I was going through old photos on the laptop and came across a series of photos taken on the third day of the clicker training clinic I attended last year. This was the day where it all seemed to come together for me and Ben, where we walked together in harmony and which gave me great encouragement to continue with clicker training. Since then, I have asked myself many times, where I have gone wrong, just what I have missed that has led to such tension coming in.
I was quite fascinated to look at the photos. Where we were walking together there did indeed seem to be harmony, Ben relaxed and both of us walking in step together. But here are close ups of Ben’s face from moments where we had stopped and he was given the click and was getting his treat. He was not snatching, but I look at these photos now and I see tension:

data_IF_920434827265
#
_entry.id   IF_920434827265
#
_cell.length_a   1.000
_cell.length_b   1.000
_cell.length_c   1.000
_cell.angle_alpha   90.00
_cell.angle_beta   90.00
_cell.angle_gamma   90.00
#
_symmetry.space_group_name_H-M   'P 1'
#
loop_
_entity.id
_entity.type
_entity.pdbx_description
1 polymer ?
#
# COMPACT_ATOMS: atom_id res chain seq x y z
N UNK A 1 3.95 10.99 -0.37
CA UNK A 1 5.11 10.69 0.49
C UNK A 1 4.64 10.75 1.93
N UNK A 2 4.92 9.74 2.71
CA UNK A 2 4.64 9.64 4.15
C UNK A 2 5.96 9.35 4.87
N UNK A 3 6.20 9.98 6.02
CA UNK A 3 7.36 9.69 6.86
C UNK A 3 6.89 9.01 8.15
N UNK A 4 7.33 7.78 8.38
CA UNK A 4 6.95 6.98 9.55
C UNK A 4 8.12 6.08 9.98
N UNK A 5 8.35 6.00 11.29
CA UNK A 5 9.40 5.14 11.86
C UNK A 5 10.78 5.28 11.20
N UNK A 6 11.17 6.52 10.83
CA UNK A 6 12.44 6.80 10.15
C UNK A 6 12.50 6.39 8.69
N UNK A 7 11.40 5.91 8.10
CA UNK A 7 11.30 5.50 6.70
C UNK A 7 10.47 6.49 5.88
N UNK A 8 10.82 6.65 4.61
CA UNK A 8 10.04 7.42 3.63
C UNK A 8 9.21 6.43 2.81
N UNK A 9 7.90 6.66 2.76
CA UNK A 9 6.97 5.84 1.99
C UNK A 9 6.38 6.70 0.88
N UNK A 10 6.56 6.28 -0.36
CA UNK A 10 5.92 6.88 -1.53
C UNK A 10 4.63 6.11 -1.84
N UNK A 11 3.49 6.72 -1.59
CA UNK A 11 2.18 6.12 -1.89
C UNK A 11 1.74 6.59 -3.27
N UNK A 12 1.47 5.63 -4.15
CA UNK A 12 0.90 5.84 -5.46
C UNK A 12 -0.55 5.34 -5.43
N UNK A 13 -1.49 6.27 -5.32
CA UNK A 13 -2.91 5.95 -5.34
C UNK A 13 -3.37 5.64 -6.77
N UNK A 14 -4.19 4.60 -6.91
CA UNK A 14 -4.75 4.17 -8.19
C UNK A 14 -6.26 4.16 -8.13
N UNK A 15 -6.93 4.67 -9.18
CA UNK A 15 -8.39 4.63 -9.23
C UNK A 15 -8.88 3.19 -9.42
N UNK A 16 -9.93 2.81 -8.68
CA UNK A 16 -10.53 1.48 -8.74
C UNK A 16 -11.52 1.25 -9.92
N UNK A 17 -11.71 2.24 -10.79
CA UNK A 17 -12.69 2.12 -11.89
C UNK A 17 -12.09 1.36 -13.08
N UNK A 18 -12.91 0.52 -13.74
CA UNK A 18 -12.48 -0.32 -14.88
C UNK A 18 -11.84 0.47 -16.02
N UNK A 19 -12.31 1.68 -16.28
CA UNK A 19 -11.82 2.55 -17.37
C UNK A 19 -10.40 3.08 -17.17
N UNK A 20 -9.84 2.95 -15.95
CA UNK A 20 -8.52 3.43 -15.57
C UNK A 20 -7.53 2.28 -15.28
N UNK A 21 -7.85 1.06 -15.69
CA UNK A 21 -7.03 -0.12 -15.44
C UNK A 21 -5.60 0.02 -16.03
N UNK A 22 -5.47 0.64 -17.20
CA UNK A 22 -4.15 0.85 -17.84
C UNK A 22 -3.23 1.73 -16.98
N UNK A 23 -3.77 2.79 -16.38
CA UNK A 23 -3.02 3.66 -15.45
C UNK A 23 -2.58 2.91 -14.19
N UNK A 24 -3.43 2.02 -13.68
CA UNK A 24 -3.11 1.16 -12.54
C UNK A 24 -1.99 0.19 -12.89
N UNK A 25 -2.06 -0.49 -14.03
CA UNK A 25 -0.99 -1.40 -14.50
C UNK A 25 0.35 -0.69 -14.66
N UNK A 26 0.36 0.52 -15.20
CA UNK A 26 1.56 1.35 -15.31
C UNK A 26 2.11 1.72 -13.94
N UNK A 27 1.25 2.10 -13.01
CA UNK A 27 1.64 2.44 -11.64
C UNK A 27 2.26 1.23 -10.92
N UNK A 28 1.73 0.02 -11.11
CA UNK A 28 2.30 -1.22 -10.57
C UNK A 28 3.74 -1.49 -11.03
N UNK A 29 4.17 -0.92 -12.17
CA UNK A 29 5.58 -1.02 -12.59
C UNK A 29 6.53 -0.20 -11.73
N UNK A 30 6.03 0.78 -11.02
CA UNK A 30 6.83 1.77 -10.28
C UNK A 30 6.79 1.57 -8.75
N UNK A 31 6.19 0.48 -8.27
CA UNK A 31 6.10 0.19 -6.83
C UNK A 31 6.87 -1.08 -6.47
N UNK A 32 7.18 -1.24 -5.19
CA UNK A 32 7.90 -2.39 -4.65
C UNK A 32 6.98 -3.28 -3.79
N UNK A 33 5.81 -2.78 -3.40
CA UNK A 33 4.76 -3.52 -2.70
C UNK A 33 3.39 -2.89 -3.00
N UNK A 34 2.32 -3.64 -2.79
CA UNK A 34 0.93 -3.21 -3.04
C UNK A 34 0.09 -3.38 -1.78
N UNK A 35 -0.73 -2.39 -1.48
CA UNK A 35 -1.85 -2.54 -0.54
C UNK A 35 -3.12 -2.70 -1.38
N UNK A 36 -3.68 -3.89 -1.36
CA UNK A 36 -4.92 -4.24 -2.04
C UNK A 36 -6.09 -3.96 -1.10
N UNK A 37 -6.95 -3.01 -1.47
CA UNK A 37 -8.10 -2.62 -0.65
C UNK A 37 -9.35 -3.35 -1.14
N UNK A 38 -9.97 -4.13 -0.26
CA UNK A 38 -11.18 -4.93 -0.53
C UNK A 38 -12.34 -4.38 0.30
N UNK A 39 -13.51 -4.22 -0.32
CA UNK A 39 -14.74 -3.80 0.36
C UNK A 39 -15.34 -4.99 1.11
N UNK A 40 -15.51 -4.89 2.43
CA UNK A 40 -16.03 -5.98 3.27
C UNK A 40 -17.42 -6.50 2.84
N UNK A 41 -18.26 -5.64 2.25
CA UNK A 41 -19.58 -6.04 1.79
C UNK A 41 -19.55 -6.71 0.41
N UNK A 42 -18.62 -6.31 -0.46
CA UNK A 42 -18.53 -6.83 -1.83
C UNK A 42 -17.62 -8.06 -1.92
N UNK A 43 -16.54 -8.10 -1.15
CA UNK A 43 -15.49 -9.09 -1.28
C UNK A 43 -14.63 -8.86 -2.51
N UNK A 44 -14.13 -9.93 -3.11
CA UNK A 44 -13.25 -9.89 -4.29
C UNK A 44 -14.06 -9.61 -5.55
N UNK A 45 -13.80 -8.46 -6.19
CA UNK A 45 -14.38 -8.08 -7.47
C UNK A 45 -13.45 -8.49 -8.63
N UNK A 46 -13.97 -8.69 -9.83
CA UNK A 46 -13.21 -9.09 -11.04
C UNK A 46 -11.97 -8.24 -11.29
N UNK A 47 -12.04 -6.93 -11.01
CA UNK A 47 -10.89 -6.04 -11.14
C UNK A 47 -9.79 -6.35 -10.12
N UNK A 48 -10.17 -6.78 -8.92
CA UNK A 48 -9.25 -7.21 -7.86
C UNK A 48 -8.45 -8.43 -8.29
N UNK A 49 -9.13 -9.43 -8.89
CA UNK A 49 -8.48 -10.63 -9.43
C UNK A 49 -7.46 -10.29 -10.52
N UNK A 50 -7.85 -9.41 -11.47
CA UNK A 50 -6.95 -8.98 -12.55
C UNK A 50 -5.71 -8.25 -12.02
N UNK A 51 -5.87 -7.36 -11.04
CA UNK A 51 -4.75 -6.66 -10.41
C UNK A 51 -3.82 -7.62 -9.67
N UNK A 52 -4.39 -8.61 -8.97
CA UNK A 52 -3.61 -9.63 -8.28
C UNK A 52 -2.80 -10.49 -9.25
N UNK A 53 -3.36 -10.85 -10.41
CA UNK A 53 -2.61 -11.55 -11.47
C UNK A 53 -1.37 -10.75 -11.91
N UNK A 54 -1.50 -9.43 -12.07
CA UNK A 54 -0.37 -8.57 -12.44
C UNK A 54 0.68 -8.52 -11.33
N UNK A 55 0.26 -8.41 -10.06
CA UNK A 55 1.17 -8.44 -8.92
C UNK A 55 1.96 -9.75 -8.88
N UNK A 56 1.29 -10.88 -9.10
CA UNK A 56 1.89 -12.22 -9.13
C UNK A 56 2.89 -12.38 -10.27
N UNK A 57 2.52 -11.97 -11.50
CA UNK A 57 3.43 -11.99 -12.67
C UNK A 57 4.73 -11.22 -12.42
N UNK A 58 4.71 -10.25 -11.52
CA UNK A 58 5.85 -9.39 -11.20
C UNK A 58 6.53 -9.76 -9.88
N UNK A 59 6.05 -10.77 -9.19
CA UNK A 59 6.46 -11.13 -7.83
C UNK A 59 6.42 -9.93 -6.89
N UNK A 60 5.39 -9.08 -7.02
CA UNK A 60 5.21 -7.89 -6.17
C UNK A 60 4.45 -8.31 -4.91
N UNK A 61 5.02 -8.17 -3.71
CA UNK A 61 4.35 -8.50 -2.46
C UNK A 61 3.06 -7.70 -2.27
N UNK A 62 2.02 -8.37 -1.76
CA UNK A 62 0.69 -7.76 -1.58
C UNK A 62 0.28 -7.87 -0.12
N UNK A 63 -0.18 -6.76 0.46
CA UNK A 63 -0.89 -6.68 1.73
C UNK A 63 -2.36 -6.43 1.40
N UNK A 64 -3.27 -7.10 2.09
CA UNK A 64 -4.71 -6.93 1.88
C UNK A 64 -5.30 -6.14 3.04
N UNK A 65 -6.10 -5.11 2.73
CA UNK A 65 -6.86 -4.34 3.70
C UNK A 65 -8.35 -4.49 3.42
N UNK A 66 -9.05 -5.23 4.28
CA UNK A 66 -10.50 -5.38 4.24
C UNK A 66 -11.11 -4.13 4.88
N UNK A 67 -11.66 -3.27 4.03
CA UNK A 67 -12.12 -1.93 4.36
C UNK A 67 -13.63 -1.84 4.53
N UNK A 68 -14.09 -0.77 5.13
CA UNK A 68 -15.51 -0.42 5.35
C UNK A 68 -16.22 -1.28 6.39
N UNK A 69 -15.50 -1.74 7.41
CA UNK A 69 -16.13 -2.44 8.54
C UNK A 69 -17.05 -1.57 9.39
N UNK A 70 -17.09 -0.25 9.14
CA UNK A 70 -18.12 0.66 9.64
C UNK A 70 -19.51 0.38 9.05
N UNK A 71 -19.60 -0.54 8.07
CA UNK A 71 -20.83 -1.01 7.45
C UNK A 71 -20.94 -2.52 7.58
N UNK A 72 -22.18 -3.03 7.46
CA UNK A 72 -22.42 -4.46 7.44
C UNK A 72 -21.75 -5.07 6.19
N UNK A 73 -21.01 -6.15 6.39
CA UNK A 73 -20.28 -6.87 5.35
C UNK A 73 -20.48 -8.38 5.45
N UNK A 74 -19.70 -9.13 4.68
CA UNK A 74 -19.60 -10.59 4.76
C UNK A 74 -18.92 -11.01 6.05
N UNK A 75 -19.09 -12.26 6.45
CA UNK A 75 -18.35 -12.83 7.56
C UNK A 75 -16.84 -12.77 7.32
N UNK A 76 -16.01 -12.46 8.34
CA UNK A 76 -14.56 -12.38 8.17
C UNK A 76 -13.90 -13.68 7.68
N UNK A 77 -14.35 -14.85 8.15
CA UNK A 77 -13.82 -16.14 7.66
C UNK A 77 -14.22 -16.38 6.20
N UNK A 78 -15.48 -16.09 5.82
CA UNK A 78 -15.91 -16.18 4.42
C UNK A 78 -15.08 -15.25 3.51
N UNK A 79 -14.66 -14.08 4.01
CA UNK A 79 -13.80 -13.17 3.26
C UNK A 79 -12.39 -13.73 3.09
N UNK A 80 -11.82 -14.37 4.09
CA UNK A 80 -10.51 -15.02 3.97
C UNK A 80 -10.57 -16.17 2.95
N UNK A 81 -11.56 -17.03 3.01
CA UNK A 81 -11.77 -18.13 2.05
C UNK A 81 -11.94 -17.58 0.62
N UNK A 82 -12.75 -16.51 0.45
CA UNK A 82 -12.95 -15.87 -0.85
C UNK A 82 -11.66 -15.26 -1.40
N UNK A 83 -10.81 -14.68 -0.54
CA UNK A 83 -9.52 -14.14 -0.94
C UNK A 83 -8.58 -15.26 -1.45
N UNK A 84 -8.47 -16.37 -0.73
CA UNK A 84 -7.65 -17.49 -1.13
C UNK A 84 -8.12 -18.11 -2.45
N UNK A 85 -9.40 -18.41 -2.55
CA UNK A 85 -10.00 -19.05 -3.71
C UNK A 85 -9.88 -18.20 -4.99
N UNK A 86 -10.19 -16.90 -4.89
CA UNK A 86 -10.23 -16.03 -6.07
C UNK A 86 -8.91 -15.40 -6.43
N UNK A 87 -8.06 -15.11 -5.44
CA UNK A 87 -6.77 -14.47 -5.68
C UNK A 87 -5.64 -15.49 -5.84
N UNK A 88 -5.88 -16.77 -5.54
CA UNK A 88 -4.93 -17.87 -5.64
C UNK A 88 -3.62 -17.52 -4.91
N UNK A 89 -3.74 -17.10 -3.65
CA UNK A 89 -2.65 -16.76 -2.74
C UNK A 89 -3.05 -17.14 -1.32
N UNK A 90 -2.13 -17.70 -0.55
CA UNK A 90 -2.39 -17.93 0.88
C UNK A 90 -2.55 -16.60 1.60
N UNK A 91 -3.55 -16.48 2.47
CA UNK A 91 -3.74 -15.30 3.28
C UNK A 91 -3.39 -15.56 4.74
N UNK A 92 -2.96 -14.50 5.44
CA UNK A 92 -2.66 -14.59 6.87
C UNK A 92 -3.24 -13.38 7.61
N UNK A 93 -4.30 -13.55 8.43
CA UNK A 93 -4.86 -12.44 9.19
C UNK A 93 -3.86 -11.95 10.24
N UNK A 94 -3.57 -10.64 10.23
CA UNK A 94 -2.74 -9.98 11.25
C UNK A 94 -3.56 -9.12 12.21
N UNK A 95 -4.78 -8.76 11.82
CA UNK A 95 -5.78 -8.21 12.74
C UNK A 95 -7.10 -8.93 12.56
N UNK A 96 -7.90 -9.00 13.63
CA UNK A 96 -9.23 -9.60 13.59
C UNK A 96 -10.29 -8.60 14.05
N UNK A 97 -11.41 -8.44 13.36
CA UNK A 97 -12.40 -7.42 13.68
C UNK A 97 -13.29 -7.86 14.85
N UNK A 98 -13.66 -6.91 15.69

The quality of the photos is not the best as I have cropped them to focus on his head. That stretched top lip is always a sign of tension with Ben: it may have been pleasurable tension – excitement about getting some food, or it could have been worry about food appearing and disappearing. Whichever one it was it shows me that already the foundation of the future aggressive behaviour was present and I did not see it.
I am not saying that tension in itself is bad. (I am talking about tension that arises in my presence.) Tension will often be present, during a hack for example, when calves crowd against a gate we are to pass and Ben recoils, or when we pass a young horse on its own in a field and Ben rises up to assert his presence. But, and I am thinking aloud here, these are naturally occurring incidents and Ben can move, stop, spook, or respond to my request to trot on and move the tension out of him that way.
But in these photos, Ben is on a line, with me close beside and has to contain himself and therefore the tension is not released, or is only released by the delivery of food.